It’s a challenge every successful growth company faces sooner or later: how to employ the best of big-company technology and management tools while hanging onto the lean-and-mean culture that made you successful in the first place.

Hisco Inc., formerly Houston Industrial Supply Co., with 2015 sales of about $265 million, emerged from a mom-and-pop industry by giving its dozens of local branches – and each of its employees, now numbering 465 – unusual autonomy to solve problems for manufacturing customers big and small. Guiding this system of distributed decision-making was the ultimate quality control program: employee ownership. Hisco workers benefit from the value they create. And, as has been widely documented at employee stock ownership plans, or ESOPs, such companies enjoy higher productivity, less workplace friction and the bubbling up of useful ideas.

Now, to adapt to the changing distribution industry and to build a sturdier platform to support big growth plans, Hisco is adopting leading-edge supply chain, sales and marketing, and financial practices. Here’s where the lesson comes in for other growth companies. At plenty of organizations, installation of new systems can either snuff out initiative — or be widely resisted by tradition-bound workers. Either outcome can be ruinous. But at Hisco, these initiatives literally belong to the employees, and they’re taking notable responsibility for ensuring the success of the company’s transformation.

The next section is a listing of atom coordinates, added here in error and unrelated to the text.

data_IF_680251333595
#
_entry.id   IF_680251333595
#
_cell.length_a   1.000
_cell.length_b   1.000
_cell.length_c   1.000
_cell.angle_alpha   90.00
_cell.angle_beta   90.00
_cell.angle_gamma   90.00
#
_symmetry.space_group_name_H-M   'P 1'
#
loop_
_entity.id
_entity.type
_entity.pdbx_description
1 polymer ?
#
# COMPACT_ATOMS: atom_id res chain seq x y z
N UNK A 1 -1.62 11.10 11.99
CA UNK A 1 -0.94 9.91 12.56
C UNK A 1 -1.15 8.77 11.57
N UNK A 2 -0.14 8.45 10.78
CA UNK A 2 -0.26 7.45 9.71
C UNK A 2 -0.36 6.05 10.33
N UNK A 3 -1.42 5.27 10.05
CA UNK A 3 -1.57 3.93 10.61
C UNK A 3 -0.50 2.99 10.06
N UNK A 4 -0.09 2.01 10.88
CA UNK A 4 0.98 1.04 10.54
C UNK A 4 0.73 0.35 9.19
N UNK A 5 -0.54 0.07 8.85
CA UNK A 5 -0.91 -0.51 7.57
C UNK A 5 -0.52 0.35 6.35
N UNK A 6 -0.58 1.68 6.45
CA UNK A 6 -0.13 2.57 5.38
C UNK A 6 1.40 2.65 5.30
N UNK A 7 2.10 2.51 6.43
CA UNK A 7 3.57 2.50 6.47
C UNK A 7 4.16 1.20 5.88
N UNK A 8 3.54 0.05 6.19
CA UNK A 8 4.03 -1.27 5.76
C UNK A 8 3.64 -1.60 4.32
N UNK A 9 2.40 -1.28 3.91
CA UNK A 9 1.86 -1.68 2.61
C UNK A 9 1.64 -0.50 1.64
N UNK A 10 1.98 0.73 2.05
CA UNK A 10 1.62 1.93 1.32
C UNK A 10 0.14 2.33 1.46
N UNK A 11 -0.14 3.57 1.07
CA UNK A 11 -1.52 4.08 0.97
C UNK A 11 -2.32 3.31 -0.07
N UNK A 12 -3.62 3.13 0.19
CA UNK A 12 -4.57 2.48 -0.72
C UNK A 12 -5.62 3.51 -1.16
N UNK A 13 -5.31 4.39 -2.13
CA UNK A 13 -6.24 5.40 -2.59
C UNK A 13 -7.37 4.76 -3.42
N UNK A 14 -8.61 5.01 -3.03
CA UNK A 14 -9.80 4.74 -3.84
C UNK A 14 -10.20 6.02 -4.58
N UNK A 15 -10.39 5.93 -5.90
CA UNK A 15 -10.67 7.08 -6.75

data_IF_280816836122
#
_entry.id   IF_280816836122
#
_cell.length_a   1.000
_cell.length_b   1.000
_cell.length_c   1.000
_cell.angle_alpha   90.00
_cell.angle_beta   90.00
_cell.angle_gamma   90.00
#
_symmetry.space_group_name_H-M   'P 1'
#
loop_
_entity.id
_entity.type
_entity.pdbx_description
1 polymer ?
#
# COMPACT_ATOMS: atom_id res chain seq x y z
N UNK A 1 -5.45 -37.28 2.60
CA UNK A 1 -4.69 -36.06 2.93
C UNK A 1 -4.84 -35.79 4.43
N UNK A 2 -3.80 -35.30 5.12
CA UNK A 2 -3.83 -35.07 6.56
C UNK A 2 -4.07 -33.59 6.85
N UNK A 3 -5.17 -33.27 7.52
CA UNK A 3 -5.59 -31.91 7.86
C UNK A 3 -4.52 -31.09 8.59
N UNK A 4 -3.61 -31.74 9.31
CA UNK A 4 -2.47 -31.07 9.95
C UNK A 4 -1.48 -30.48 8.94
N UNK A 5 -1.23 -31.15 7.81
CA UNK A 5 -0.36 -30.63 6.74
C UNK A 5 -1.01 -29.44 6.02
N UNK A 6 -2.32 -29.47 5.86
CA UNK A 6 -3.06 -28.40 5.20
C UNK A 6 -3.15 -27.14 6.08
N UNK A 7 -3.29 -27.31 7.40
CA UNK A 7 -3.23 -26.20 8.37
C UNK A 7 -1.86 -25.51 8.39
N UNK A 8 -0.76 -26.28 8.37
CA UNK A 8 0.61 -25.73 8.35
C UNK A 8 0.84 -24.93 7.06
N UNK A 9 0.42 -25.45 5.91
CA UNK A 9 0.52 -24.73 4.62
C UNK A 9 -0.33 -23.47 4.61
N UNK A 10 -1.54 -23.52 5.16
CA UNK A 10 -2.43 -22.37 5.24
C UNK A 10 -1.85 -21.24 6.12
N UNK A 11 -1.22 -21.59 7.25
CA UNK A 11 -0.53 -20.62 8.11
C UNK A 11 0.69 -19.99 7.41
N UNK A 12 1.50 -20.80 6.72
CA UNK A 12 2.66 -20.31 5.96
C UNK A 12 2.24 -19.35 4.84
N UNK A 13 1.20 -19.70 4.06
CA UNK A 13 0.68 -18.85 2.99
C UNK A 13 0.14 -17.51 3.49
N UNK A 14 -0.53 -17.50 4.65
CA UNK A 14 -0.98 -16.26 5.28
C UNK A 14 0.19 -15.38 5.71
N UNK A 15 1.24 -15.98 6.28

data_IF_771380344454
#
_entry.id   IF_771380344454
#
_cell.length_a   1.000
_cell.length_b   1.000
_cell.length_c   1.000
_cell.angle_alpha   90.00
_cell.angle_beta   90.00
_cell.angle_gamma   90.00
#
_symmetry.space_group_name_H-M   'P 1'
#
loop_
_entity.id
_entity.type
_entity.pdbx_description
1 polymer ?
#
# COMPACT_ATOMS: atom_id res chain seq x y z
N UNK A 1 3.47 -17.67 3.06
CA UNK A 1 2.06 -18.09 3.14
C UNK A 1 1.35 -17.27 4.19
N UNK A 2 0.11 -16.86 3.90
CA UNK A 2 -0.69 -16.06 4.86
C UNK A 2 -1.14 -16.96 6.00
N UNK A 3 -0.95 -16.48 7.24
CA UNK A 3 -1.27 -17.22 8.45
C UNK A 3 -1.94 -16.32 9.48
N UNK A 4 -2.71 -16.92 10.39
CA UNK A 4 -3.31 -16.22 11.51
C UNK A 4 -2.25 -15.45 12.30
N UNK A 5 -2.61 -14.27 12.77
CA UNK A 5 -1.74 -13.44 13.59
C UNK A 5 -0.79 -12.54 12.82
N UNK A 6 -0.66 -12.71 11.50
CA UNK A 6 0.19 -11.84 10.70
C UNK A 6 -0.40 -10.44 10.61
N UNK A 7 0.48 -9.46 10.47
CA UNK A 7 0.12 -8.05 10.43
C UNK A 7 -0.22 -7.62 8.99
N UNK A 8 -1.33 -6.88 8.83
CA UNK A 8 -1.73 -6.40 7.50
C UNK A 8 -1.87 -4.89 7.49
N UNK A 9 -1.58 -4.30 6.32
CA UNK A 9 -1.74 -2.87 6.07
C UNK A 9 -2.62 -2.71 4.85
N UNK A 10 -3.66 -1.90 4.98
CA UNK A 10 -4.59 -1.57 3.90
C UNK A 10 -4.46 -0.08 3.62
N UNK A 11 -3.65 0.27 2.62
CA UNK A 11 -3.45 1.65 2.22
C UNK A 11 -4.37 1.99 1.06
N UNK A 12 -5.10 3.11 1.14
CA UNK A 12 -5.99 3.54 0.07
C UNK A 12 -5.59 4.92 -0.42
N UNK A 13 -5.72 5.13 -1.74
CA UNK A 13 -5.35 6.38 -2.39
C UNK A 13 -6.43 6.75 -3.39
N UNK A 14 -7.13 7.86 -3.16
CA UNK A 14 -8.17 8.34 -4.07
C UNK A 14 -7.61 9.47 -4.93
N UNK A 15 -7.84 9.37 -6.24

“I showed up, the new guy,” says Brian Hopkins, 47, last fall hired into a new position, director of customer experience. Hopkins previously worked at distribution giants W.W. Grainger (GWW) and at HD Supply (HDS). He’s helping install precise measurement and a broader range of ways for customers to interact with Hisco. And at many companies he might encounter resentment and resistance. Not here. Instead, fellow workers adopted Hopkins. His desk mate, Larry Hollinger, a sales support manager, “has told me everything about the company. There’s a certain responsibility to each other here,” Hopkins says.

Indeed, pretty much everyone at Hisco realizes the mega-distributors, notably Grainger and Fastenal – market caps $14 billion and $13 billion, respectively – are pushing into higher-value industrial distribution channels. There is a collective determination that Hisco will be a survivor in the consolidating industry, where billions of dollars in annual sales are up for grabs. And Hisco, as an employee-owned, privately held company, possesses a nimbleness and willingness to change that giant, publicly-traded companies typically lack

“Together, we’ve always been the toughest guy in a bar fight,” says Bob Dill, CEO since 2005 and a 31-year veteran at Hisco. “We all own this place. It’s much more than a job to us. And the challenges we face aren’t nearly so daunting because we have long experience in relying on each other.”

After operating as a confederacy of independent branches for years, Hisco has standardized its supply chain practices and is developing an integrated, multi-channel sales platform so that customers can interact however they choose with the supplier. “It’s always about the customer experience,” Dill says. “Hisco is set up for the next generation of buyers and engineers who grew up in a digital world.” Providing a customer centric experience is something Salesforce believes businesses should strive for through the implementation of proper software solutions. The transformation has of late picked up pace: